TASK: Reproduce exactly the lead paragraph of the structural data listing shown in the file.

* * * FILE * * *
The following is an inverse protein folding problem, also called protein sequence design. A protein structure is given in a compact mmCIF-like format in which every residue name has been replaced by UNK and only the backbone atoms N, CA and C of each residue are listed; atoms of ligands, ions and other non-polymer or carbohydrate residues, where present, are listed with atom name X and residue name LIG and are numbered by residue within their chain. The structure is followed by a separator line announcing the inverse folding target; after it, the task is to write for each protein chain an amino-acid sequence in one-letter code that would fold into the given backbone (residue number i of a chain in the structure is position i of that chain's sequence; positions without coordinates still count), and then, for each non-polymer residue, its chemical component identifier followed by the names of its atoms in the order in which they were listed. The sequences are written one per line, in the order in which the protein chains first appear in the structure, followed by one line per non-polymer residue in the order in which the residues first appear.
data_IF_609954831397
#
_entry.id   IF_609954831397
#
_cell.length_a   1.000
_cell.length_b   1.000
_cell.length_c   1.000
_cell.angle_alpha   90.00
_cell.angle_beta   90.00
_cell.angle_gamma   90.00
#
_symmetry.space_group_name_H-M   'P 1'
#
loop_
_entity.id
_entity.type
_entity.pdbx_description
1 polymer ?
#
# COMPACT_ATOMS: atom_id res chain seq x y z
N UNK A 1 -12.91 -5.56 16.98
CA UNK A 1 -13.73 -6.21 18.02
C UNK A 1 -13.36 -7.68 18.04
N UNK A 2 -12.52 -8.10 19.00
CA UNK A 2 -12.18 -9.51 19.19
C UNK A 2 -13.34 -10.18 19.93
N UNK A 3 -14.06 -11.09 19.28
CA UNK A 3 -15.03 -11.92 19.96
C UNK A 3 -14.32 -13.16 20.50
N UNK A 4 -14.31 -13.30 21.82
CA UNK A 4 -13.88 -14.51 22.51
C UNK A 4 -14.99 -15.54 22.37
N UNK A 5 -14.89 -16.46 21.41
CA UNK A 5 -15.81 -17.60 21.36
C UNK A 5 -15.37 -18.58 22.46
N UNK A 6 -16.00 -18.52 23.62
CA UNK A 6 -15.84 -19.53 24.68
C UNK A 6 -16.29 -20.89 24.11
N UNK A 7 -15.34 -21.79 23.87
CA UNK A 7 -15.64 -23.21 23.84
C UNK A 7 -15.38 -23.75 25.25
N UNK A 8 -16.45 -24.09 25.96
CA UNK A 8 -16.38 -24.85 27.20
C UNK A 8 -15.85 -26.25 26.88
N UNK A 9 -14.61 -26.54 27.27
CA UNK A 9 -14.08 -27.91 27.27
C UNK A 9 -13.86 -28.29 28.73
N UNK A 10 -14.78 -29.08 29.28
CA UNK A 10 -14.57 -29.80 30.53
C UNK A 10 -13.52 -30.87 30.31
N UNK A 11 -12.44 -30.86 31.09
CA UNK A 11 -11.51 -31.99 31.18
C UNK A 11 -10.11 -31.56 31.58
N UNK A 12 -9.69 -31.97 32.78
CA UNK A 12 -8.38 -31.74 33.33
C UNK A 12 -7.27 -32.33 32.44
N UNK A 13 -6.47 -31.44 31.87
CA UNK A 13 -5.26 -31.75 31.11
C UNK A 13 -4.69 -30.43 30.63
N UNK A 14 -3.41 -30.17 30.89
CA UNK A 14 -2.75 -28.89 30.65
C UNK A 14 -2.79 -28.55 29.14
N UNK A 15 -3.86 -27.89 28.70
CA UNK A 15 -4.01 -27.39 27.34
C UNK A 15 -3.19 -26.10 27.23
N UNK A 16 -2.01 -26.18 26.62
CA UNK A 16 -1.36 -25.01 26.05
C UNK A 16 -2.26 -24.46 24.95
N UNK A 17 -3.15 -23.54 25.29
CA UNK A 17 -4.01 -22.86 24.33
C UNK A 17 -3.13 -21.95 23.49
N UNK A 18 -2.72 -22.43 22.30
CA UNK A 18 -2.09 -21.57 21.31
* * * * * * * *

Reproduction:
The following is an inverse protein folding problem, also called protein sequence design. A protein structure is given in a compact mmCIF-like format in which every residue name has been replaced by UNK and only the backbone atoms N, CA and C of each residue are listed; atoms of ligands, ions and other non-polymer or carbohydrate residues, where present, are listed with atom name X and residue name LIG and are numbered by residue within their chain. The structure is followed by a separator line announcing the inverse folding target; after it, the task is to write for each protein chain an amino-acid sequence in one-letter code that would fold into the given backbone (residue number i of a chain in the structure is position i of that chain's sequence; positions without coordinates still count), and then, for each non-polymer residue, its chemical component identifier followed by the names of its atoms in the order in which they were listed. The sequences are written one per line, in the order in which the protein chains first appear in the structure, followed by one line per non-polymer residue in the order in which the residues first appear.